Working…
ClinicalTrials.gov
ClinicalTrials.gov Menu

The CLiFF Study: Change in Liver Function and Fat in Pre-operative Chemotherapy for Colorectal Liver Metastases (CLiFF)

The safety and scientific validity of this study is the responsibility of the study sponsor and investigators. Listing a study does not mean it has been evaluated by the U.S. Federal Government. Read our disclaimer for details.
 
ClinicalTrials.gov Identifier: NCT03562234
Recruitment Status : Unknown
Verified November 2018 by Kat Parmar, University of Manchester.
Recruitment status was:  Recruiting
First Posted : June 19, 2018
Last Update Posted : November 7, 2018
Sponsor:
Collaborators:
The Christie NHS Foundation Trust
Manchester University NHS Foundation Trust
National Institute for Health Research, United Kingdom
National Health Service, United Kingdom
Humedics GmbH
Information provided by (Responsible Party):
Kat Parmar, University of Manchester

Brief Summary:

The CLiFF Study will assess changes in liver function and liver fat in patients with colorectal liver metastases (CLM) undergoing pre-operative chemotherapy before liver resection. There will be no change to the standard treatment for CLM. The change in liver fat will be assessed using novel magnetic resonance techniques and the change in liver function will be measured using a newly-developed fully-licensed breath test to give the most accurate measure of liver function possible.

Understanding if these changes are related or reversible will help to understand the relationship between obesity and cancer. This is an important issue, as obesity is now the second most common cause of cancer worldwide.


Condition or disease Intervention/treatment
Colorectal Cancer Liver Metastasis Colon Cancer Chemotherapy Effect Obesity Diagnostic Test: MR Diagnostic Test: LiMAx

Detailed Description:

Obesity is the second most common cause of cancer in the United Kingdom (UK) and bowel cancer is the third most common cancer. Obesity can increase both the chance of developing bowel cancer and it's progression. Increased liver fat is likely to be important in this process, but it is not easy to measure liver fat accurately without invasive biopsies.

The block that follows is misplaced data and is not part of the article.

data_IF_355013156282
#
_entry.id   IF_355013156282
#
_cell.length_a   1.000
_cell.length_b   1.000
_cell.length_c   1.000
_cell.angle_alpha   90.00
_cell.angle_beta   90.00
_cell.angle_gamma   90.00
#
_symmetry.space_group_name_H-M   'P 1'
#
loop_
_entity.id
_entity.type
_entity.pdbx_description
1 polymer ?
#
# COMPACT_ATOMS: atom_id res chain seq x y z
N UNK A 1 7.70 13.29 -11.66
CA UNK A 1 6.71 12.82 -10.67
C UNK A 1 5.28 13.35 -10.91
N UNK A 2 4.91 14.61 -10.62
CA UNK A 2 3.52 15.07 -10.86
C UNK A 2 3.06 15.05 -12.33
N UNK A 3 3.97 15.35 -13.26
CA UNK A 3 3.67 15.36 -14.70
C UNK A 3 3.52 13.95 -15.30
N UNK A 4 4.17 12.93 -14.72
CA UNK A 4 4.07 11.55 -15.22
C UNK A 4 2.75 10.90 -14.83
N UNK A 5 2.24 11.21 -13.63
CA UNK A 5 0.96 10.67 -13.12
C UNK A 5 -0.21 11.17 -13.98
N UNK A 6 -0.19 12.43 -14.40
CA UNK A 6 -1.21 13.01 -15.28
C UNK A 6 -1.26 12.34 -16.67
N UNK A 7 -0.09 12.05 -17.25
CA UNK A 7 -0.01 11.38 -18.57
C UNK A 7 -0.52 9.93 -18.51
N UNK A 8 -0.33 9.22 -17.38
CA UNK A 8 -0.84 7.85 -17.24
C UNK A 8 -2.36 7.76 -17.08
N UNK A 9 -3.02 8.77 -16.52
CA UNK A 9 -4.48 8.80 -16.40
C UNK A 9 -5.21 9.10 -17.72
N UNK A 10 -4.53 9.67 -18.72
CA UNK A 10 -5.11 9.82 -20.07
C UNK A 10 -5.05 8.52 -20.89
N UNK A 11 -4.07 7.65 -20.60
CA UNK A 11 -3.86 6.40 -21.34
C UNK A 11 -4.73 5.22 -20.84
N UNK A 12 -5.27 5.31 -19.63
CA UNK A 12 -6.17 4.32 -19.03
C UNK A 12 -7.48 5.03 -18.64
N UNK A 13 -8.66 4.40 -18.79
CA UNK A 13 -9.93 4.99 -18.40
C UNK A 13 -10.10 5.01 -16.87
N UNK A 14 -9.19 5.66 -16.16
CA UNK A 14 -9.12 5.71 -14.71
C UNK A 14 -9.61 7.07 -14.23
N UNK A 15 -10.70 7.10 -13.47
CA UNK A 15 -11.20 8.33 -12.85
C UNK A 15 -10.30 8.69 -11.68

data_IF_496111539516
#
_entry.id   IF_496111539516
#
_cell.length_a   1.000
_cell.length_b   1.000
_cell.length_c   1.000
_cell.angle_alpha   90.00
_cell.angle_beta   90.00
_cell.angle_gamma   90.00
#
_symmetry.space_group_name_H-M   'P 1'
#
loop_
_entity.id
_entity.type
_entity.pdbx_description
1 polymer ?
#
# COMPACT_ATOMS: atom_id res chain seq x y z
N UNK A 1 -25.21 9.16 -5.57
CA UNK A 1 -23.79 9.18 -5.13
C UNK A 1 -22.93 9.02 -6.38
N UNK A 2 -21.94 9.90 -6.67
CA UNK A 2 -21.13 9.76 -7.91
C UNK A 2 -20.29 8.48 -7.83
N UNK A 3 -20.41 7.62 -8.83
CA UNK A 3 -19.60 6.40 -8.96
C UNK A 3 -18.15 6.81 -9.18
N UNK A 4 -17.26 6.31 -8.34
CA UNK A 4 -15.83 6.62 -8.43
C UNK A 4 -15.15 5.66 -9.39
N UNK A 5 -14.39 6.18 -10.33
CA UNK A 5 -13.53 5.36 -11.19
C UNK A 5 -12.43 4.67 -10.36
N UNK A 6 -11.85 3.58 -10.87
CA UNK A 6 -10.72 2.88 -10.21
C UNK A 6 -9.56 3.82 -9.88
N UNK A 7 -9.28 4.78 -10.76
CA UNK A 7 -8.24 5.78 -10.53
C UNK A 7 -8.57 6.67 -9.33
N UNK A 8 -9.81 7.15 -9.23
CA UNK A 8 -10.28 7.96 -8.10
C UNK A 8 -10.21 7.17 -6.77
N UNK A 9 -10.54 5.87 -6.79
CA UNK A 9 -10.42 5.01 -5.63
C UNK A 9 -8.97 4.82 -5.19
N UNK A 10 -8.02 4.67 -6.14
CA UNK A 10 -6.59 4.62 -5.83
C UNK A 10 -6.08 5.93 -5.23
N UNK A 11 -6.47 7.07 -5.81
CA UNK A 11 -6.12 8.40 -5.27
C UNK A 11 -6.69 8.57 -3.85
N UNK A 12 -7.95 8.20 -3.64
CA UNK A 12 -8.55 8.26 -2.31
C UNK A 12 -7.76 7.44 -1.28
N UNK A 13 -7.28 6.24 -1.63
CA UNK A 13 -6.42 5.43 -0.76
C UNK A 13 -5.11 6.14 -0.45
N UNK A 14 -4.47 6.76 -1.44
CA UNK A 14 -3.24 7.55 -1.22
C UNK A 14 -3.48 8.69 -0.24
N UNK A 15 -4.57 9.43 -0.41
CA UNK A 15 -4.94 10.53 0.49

Chemotherapy is often used to treat colorectal liver metastases before surgery. It is known that chemotherapy can increase liver fat and can reduce liver function, however it is not known if these changes are either reversible or related.

Understanding the relationship of these changes and their potential reversibility could help plan the best treatment for colorectal liver metastases and to understand the wider relationship between obesity and cancer.

A Manchester cancer research team have developed new MR (magnetic resonance) scan techniques which are better able to measure liver fat levels without needing invasive biopsies. The researchers also have a newly-developed fully-licensed machine which can measure liver function more accurately by using a breath test (LiMAx test), donated to the team for this study by the manufacturer, Humedics GmbH.

Patients undergoing pre-operative chemotherapy for CLM at the Christie Hospital will be invited to join this study. Their liver fat content will be measured using the new MR techniques and their liver function measured using the LiMAx test. These will be measured before chemotherapy, during chemotherapy, and after they finish. Their normal treatment will remain unchanged. When they undergo liver surgery, the section of removed liver will be analysed for fatty changes to help confirm that the MR scans are accurate.

Layout table for study information
Study Type : Observational
Estimated Enrollment : 35 participants
Observational Model: Cohort
Time Perspective: Prospective
Official Title: The CLiFF Study: A Prospective Evaluation of Change in Liver Function and Fat in Patients With Colorectal Liver Metastases Undergoing Pre-operative Chemotherapy
Actual Study Start Date : October 22, 2018
Estimated Primary Completion Date : February 2020
Estimated Study Completion Date : April 2020

Group/Cohort Intervention/treatment
Pre-op Chemotherapy for CLM: MR & LiMAx

Patients undergoing pre-operative chemotherapy for colorectal liver metastases being treated at the Christie NHS (National Health Service) Foundation Trust.

No intervention - participants will continue with standard care. Observation of changes in liver fat and liver function measured by MR (Magnetic Resonance) scan and LiMAx test (Maximum liver capacity).

Diagnostic Test: MR
Liver fat (measured as a percentage - hepatic fat fraction) will be measured by Magnetic Resonance imaging